Though often times I feel like a transplant, I actually grew up in a small working class town outside of the city. My parents moved away from Chicago in 1998, and I moved away to the east coast a few years later. That is why my return to the city makes me feel at times as if I never lived here. There are many things about the city that are the same, but some things have changed drastically; including the name of the Sears Tower (which I still don’t understand). Needless to say, there are certain things that I remember about the city that happen during certain seasons of the year. In autumn I remember the beautiful foliage on the trees. The way that the colors appear on the leaves is magical, and gives one an optimism about things to come. During the winter, I remember standing on the train platform after school and the cold gripping my hands. I still have memories of the tears from the brisk lake effect winds covering my face.
During the spring, I remembered the cool days that were a prelude to summer. However, the most difficult memory is the stomach aches I will get in the month of May. Though I attended a private highschool on Chicago’s Westside, where we were mostly shielded from the violence and the issues that plagued the public schools, I still watched the news and remembered the countless number of reports of violence and turmoil throughout the city. My stomach would ache in nervousness because I knew that people would die as a result of street violence during the change in seasons; children, men, and women. People of color. People in urban areas. There is a national study that equates the rise in the number of ice cream sales to the number of murders. Which were mostly occurring all across the country in major cities. But the city I care most about is Chicago. Recently, I mouthed “see you later” to the students at a Southside elementary school in Chicago’s Englewood neighborhood the other day. Fighting back tears and worries, I smiled slightly while I touched each of them on the back saying a silent prayer for their safety. As an educator and researcher, I wish there was something that I could do to prevent the violence that grips our city. Though most of my posts are aimed at being positive and speaking on the good things that occur across the city, sometimes we must direct attention at the difficult topics, the obvious problems for which we have no answer. I am sure there are a number of opinions regarding the violence, but I have yet to hear a solution. What do you think is a solution to the violence that has plagued Chicago in recent summers?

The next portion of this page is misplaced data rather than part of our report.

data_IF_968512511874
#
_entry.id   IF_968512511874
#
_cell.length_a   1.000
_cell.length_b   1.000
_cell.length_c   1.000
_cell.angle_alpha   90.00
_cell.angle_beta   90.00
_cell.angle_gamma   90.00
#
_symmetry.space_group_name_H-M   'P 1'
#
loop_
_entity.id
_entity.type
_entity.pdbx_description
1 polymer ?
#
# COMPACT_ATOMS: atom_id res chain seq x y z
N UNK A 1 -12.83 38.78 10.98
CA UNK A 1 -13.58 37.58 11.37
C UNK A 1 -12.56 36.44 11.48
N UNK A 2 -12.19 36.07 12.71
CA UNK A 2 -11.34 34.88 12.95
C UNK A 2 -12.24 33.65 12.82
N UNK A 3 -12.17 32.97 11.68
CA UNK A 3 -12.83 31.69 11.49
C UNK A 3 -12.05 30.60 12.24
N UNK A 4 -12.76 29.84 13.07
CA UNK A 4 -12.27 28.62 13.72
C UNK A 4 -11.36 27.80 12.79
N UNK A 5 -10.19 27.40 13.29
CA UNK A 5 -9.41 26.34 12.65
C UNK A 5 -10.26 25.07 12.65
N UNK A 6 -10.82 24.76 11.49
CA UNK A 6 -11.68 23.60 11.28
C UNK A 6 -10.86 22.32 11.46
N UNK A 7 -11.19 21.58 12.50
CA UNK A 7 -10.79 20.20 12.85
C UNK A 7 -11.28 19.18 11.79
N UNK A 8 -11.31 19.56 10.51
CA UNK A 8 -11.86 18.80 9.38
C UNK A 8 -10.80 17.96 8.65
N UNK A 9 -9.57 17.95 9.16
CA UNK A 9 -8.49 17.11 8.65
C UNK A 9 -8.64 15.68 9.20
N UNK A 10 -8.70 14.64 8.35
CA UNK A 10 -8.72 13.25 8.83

When looking for a quote that displays the pride associated with Chicago neighborhoods I found the one below:
Chicago's neighborhoods have always been this city's greatest strength.
Wouldn't it be great to have safe neighborhoods where all children can play outside?
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